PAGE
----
An industry of not inconsiderable size has grown around the exhortation in its various guises of the need to be positive: positive thinking, positive outlook, positive action. I could go on.
It’s a simple basic idea which seems intuitively attractive: if you start on any course of action with a positive outlook then you are already ahead when compared to the alternative.
However, it’s all too easy and too common that a basic requirement if you are to with this positive outlook and meaningful aspirations is omitted. This is the need to plan.
By planning you discover what advantages you have in your favour, what objectives are achievable within reasonable assumptions, what obstacles you may meet, what contingency plans are required, and so on.
Crucially, appropriate planning also enables you to set out the actions that are required to reach your objectives and how you propose to undertake these actions.
The Dangers of Being Positive
The ‘be positive’ industry has been subject to increasing criticism in recent years, much of it well deserved.
First, there are arguments that there is actually little objective data to back up many of the claims that are made. This criticism has not been answered adequately and the greater the claims about the importance of positivity the further from a good basis the claims will become.
Second, it may actually be that an emphasis on being positive can mean that this state of mind becomes an objective in itself. But being positive is not your objective. It is just a tool, at best.
Third, some people may actually be open to criticism or feelings of inadequacy if they cannot summon the strength to take a positive outlook when faced with extreme adversity. This would have exactly the opposite effect to what is claimed.
Fourth, and probably the main criticism, is that developing a positive attitude is no alternative to hard-nosed objective and realistic planning. However, the more emphasis that is placed on being positive, the less is placed on the role of adequate good planning.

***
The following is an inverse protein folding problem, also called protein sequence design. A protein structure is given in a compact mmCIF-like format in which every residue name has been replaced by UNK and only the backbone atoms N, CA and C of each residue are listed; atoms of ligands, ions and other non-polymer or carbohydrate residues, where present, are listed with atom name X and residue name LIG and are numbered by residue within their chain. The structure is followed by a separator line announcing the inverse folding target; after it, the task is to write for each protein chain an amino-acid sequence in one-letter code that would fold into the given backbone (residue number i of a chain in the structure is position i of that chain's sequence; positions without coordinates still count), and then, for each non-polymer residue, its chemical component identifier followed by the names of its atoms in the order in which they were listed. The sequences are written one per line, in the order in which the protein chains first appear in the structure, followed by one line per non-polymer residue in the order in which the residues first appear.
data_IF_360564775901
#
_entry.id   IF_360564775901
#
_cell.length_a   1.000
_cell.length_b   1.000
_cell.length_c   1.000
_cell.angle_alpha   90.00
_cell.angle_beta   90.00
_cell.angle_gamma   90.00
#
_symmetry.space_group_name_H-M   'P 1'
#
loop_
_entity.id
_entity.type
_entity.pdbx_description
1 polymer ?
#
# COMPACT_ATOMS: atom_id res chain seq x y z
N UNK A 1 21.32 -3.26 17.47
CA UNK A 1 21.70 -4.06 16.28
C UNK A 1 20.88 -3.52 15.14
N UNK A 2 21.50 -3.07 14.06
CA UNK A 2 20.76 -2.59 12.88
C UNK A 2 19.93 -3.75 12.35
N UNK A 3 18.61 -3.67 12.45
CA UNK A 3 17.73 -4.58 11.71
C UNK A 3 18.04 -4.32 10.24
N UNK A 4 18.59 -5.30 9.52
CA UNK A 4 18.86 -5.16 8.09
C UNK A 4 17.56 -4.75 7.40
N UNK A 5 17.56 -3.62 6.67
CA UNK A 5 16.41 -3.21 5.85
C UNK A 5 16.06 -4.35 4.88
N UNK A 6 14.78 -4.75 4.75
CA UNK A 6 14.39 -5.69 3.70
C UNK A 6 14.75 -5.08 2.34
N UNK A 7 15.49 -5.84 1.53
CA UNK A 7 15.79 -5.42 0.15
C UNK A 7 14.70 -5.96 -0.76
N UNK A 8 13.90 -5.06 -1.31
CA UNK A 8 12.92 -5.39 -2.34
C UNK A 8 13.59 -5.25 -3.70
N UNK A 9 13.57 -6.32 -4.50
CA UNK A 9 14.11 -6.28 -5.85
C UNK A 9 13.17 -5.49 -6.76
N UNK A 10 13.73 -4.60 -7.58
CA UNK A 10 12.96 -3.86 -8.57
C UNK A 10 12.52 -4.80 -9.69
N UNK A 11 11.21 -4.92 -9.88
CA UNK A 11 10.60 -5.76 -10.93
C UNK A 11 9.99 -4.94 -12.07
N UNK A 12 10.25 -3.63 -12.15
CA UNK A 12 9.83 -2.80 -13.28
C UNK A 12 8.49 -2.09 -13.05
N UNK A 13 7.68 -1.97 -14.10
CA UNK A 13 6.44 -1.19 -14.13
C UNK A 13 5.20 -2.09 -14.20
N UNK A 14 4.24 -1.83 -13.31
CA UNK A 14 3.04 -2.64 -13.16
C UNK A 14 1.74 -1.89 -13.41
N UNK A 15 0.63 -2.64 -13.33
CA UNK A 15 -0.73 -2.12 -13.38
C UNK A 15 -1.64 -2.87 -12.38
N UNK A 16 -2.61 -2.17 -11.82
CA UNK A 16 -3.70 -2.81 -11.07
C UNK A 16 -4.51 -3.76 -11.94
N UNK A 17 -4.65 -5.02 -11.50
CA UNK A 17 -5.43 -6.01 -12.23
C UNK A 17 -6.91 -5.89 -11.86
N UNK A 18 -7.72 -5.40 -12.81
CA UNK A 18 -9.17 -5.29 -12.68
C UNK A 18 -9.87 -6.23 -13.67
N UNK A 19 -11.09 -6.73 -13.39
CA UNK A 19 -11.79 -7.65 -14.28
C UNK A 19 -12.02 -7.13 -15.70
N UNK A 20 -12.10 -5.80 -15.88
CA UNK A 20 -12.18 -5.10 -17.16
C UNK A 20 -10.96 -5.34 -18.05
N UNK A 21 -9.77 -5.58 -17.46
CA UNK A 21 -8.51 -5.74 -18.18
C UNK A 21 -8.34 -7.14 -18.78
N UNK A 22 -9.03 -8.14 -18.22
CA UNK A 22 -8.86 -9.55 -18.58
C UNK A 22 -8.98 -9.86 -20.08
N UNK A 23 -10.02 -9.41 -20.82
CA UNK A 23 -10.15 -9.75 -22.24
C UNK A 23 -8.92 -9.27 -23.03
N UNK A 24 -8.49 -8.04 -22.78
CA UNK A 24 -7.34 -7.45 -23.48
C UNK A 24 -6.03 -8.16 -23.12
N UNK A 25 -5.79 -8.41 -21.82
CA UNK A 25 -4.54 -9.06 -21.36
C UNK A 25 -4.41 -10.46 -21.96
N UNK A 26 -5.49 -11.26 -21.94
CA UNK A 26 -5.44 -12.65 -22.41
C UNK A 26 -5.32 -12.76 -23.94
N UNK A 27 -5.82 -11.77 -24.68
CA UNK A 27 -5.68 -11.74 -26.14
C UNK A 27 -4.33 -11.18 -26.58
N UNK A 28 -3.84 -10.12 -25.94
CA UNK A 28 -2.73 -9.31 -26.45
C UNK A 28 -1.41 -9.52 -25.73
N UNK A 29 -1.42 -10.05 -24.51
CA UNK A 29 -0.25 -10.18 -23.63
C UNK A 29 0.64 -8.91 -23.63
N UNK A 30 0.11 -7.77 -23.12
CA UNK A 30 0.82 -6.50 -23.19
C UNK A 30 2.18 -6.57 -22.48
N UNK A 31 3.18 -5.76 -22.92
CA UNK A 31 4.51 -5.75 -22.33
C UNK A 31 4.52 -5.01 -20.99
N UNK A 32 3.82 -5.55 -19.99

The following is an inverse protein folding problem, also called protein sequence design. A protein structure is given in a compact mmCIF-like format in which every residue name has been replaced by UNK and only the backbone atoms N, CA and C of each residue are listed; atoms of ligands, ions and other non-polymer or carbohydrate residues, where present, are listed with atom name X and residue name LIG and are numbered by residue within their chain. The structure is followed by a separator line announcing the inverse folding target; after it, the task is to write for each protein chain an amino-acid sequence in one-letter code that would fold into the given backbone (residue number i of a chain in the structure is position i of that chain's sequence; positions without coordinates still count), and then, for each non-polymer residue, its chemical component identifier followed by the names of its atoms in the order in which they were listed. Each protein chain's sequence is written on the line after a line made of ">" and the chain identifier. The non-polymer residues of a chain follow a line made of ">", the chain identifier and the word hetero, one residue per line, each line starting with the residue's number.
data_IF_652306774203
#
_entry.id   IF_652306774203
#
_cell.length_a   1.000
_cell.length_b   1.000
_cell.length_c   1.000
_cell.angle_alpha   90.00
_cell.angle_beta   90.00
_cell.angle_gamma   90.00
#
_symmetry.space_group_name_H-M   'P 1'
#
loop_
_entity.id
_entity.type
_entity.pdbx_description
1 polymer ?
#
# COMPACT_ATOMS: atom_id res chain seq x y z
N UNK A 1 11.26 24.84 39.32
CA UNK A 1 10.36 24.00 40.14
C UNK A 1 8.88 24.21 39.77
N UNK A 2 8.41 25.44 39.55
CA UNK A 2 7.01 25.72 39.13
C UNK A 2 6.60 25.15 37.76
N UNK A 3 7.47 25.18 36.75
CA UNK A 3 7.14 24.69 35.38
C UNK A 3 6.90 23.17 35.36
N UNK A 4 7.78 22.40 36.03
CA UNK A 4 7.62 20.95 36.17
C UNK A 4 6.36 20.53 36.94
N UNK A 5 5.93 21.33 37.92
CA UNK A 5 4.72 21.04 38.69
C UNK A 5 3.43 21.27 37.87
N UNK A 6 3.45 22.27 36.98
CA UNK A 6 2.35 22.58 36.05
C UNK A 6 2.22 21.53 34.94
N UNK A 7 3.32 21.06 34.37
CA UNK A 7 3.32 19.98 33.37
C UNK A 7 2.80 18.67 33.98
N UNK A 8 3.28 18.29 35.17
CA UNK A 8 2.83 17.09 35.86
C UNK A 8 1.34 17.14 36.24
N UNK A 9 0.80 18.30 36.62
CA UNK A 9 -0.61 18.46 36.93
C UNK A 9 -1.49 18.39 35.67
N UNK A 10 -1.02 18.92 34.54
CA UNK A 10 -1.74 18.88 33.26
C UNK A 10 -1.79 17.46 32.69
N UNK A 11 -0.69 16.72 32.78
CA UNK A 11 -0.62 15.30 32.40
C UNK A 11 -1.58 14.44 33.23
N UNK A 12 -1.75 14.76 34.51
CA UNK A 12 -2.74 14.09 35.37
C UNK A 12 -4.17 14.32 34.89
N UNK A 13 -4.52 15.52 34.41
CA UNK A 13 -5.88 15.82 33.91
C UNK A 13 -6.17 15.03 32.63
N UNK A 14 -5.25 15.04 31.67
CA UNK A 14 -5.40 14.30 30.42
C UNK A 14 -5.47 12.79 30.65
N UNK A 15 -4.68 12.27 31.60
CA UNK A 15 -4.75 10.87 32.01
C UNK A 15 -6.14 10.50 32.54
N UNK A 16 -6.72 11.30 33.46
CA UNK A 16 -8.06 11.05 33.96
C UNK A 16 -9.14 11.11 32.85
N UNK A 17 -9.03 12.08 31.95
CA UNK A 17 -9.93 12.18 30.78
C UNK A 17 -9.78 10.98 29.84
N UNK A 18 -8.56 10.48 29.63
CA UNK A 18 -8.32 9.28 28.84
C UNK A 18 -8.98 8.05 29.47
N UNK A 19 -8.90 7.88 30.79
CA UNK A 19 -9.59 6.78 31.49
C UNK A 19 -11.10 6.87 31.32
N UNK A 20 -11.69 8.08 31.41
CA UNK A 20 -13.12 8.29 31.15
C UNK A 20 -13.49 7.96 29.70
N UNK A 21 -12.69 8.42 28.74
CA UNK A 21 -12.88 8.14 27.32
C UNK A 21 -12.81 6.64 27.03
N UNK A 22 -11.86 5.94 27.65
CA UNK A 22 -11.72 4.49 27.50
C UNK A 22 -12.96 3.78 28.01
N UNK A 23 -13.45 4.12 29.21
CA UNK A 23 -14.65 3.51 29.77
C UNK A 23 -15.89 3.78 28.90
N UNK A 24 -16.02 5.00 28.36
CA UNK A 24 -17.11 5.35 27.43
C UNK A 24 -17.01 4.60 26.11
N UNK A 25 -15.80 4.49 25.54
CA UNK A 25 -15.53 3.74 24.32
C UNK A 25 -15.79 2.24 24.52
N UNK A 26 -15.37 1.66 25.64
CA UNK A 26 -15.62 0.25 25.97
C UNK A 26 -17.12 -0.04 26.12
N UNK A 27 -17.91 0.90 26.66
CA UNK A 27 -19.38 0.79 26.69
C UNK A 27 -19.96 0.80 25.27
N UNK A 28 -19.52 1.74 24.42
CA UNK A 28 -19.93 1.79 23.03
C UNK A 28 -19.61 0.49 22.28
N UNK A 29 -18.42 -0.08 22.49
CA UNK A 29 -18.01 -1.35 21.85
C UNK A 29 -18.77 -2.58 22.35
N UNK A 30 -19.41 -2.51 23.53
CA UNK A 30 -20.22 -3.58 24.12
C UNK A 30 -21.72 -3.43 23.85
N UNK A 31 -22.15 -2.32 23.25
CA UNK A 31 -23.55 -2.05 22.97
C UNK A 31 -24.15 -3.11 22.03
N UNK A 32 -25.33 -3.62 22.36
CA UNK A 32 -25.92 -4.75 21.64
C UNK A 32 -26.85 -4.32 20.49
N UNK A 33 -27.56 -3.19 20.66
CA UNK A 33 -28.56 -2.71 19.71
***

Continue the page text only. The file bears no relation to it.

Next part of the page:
The ‘be positive’ industry is actually also guilty of promoting an idea – which is actually a rehash of an old, long discarded notion – that thinking positively can be a substitute for action.
I won’t bother going into any detailed analysis of the nonsensical notion that thinking about something will somehow ‘attract’ that desirable objective into your life.
The only attraction that is clearly at work is the attraction of royalty fees into the bank accounts of the authors of these bestsellers.
What has this got to do with trading?
The first parallel is obvious. When trading, it is important to be positive in the sense of going about the work, being decisive in reaching conclusions and taking actions accordingly.
If you are not positive in this sense, then you will find yourself doubting your analysis and your trading plan. If this happens the great danger is that you will start acting on emotions such as fear or hope.
Perhaps confidence is a better word to use here?.
Of course, you always hope that a trade will be successful, but this can only come into your mind after the decision is made and must never be a part of the decision process. There is no place for hope, or for belief, in trading.
The second issue is the need to ensure that your positive mindset and attitudes do not blind you to the need for planning and the need to be realistic in your objectives.
Your objectives, which should be simply the result of your performance, will almost inevitably feed back into your planning if they are unrealistic. This will usually be a negative impact if you set unrealistic objectives that you fail to achieve.
For example, if you have an objective of 100% per month return or a 95% trading success rate then you will never be content with your plan and will start to take dangerous risks.
Instead, achieving an objective of a 60% success rate would be both achievable and profitable.
If you were to achieve this then you must consider yourself a successful trader, whatever your rate of return. You can then set about improving this success rate and your rate of return will improve accordingly.